OK.  Say you have this group of people who want not only to get to know the Lord better but also want to be the family that they already are as sons and daughters of the Most-High-God.  So take a passage of Scripture (or an idea, song, poem, quote, etc), maybe talk about it or just read through it together for about 5 minutes, then give everyone a predetermined amount of time to learn from the Lord on their own.  So, Person A may go home and write a song about what the Lord revealed to him in these verses, Person B may go home and just read it 10 or 20 times and really soak it in and memorizing various verses, Person C may talk about it with Person D, Person D may look at it word by word and look up the Greek/Hebrew meanings and various commentaries, Person E may paint or take photos or make up a dance, Person F might really just see something that reminds him of something else in the scriptures and relate it back to that, Person G may come up with really insightful questions to ask the group about the passage, and Person H may have no clue what she is doing so she goes back to Person A and says, “What in the world am I supposed to do?  I don’t get it”.

But the thing is, instead of Person A explaining to Person H, “Well, this is how you write a song…” (how she usually relates) she actually really just tries to figure out how Person H already expresses herself and where her talents and abilities are, in order to give suggestions, and if Person H does want more structure, then maybe just providing thought-provoking questions about the verses for her would be great.  And, knowing myself, I wouldn’t always do the same thing every week, because I am always in different moods and really enjoy change.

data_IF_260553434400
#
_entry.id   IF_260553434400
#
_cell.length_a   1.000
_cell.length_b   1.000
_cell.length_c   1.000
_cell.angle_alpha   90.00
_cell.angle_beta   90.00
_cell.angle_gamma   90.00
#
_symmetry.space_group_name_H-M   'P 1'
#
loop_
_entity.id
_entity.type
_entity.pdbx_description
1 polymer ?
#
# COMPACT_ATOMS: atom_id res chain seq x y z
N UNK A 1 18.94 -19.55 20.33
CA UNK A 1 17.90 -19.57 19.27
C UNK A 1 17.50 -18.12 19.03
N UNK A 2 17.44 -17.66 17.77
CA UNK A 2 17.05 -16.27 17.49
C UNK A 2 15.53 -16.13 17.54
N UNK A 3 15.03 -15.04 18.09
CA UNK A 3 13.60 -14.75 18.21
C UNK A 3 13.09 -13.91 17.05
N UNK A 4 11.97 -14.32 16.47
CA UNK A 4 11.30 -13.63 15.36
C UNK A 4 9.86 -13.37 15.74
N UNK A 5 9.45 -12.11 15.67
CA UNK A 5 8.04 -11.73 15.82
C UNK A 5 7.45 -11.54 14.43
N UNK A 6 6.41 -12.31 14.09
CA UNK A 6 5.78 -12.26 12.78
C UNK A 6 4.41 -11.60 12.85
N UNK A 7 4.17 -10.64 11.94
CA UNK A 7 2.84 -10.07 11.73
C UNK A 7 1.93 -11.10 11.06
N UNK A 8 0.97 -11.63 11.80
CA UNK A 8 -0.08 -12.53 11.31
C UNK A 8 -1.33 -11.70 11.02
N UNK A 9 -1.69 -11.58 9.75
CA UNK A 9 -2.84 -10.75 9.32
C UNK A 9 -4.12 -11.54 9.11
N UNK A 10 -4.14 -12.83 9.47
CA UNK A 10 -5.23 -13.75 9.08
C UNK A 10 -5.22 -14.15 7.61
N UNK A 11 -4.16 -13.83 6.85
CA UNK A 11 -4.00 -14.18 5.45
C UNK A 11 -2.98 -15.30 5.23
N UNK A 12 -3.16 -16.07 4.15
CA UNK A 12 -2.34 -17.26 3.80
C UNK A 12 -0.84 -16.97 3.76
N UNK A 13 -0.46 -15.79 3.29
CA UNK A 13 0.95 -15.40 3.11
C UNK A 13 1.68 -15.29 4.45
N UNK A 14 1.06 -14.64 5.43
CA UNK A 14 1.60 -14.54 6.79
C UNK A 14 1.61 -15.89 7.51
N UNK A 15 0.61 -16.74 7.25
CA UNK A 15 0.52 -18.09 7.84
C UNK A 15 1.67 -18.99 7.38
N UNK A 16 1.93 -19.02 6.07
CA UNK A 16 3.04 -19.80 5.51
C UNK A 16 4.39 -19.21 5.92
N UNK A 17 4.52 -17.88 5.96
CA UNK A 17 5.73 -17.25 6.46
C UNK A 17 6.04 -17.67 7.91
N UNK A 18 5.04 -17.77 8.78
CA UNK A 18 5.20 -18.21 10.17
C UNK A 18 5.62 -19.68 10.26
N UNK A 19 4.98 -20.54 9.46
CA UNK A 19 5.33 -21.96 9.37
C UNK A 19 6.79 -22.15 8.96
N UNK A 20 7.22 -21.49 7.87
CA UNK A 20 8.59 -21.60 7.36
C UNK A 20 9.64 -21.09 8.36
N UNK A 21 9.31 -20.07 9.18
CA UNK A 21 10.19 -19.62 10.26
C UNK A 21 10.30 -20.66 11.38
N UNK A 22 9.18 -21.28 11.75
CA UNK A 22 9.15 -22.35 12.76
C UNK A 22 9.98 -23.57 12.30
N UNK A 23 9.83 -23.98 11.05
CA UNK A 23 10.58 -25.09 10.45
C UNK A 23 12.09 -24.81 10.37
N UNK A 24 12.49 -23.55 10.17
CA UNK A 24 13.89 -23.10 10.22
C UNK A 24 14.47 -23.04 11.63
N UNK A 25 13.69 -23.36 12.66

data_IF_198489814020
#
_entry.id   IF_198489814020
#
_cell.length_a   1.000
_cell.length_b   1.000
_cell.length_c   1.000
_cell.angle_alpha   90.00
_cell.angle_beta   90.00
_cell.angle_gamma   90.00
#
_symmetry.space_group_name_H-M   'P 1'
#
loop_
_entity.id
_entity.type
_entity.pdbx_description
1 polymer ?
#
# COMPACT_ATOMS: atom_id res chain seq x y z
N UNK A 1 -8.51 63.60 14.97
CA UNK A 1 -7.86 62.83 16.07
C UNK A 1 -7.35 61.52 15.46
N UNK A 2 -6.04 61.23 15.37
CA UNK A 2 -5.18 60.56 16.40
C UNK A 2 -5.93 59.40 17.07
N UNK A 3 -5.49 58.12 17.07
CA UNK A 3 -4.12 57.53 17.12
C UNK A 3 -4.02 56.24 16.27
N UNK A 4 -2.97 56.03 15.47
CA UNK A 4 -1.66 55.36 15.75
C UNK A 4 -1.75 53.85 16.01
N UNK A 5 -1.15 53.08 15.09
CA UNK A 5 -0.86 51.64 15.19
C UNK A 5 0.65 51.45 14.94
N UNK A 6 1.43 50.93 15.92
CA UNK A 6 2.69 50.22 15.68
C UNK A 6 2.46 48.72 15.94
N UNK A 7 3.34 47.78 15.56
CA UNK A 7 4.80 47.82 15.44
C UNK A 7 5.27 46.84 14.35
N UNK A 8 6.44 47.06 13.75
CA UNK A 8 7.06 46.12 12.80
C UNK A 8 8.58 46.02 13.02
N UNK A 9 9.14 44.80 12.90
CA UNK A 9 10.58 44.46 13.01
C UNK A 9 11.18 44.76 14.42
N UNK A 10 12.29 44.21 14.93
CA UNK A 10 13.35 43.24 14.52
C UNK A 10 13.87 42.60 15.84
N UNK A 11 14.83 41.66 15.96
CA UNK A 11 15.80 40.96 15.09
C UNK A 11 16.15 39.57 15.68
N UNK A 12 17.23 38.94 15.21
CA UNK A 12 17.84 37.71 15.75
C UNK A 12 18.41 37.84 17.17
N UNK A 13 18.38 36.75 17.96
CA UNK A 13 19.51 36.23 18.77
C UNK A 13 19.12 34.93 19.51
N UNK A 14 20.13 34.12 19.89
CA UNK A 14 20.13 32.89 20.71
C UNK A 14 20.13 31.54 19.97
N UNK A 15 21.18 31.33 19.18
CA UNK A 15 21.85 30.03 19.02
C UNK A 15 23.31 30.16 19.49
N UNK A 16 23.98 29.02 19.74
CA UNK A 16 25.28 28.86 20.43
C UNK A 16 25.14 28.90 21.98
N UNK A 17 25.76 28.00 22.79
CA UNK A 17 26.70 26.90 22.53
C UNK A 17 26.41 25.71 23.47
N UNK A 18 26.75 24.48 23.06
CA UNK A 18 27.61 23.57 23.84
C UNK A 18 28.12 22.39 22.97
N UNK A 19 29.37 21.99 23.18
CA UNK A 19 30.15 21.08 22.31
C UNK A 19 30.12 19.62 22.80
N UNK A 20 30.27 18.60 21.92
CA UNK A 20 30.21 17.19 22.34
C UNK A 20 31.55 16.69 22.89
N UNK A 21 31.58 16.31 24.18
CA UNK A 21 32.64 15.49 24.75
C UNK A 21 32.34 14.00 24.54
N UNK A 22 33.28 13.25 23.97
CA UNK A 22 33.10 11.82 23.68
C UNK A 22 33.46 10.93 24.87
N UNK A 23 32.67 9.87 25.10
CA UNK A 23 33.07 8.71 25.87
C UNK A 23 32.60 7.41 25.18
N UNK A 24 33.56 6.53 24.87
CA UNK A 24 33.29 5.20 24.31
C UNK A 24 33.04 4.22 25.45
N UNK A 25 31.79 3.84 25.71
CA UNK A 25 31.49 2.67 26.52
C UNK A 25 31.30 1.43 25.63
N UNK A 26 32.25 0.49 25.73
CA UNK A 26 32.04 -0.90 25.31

Anyway, once everyone had been doing this for the predetermined amount of time (maybe a week), they meet back together and share what the Lord has taught, given, shown, revealed to them.  And how greatly do you get to see different manifestations of the Spirit in each person for the common good!  There is no longer one “teacher” who leads everything and teaches from the way that he relates to the Lord best, but every member of the body is equal, and capable of teaching every other member for the common good – to show the glory of the Lord and His goodness and to edify the Church, His bride.  And maybe, just maybe, we can teach each other to relate to the Lord in new ways.

I don’t claim to have all the answers, and I don’t even claim this would work – I’ve never tried it.  I do know one thing would have to change – people would have to come prepare to speak and learn, rather than just come prepared to sit and listen.  The Lord is good though – and sovereign.  Let us all rejoice – and share our ideas!

One Comment leave one →
  1. Sue permalink
    August.8.2009 5:45am

    Interesting way that you applied Gardner’s Idea to the Body of Christ. I have always believed that people learn in different ways (and that can change anytime also). I also believe that the Holy Spirit is given to us to help us understand what God is telling us through His Word. We can learn the same truth, but in different ways.

    Thank you for sharing this with me and so many others.